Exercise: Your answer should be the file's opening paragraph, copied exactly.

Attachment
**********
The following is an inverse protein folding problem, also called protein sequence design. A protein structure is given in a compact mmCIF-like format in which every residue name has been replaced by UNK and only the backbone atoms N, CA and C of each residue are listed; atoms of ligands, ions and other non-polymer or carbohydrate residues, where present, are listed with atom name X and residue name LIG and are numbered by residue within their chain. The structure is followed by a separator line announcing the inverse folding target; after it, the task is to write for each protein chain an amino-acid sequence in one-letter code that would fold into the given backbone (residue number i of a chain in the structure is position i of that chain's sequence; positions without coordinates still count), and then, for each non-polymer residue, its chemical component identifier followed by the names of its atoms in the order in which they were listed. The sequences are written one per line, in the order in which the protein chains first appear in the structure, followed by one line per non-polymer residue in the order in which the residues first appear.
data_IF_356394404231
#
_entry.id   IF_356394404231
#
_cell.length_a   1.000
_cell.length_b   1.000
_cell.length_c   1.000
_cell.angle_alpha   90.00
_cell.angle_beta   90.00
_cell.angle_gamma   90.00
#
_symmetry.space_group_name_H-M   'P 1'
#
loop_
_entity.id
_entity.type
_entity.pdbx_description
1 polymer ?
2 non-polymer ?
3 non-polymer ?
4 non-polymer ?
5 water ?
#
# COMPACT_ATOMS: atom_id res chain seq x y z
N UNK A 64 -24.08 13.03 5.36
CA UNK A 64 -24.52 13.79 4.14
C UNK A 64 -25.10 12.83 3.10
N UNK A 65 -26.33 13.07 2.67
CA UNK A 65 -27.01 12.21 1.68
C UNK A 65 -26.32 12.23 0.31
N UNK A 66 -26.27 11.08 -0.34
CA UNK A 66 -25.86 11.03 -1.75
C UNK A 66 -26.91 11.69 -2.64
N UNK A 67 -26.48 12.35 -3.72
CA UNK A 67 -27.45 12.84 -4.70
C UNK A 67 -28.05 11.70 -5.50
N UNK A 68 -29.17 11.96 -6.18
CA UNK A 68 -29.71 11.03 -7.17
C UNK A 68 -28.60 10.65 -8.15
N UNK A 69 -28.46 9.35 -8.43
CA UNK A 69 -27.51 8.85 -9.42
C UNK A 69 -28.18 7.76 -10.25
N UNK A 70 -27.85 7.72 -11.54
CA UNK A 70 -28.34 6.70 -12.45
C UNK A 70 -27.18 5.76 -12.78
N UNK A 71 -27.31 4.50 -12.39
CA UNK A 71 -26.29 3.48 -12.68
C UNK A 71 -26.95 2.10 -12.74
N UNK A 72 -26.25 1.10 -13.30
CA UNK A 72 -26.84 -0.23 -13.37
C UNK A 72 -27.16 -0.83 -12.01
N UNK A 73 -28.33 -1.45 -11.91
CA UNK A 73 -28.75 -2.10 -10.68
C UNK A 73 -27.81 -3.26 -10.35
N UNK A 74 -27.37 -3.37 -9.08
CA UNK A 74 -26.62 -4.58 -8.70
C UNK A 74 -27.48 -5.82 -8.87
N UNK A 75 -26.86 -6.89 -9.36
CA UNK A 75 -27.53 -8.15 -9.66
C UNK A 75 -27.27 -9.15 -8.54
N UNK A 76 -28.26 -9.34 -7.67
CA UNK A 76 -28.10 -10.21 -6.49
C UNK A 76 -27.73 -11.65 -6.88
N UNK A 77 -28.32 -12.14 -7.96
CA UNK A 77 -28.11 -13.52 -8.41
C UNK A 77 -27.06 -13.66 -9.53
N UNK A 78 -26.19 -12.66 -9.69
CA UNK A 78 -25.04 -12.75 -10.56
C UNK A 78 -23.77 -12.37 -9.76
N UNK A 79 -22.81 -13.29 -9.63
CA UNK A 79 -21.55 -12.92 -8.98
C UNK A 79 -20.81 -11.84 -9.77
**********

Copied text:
The following is an inverse protein folding problem, also called protein sequence design. A protein structure is given in a compact mmCIF-like format in which every residue name has been replaced by UNK and only the backbone atoms N, CA and C of each residue are listed; atoms of ligands, ions and other non-polymer or carbohydrate residues, where present, are listed with atom name X and residue name LIG and are numbered by residue within their chain. The structure is followed by a separator line announcing the inverse folding target; after it, the task is to write for each protein chain an amino-acid sequence in one-letter code that would fold into the given backbone (residue number i of a chain in the structure is position i of that chain's sequence; positions without coordinates still count), and then, for each non-polymer residue, its chemical component identifier followed by the names of its atoms in the order in which they were listed. The sequences are written one per line, in the order in which the protein chains first appear in the structure, followed by one line per non-polymer residue in the order in which the residues first appear.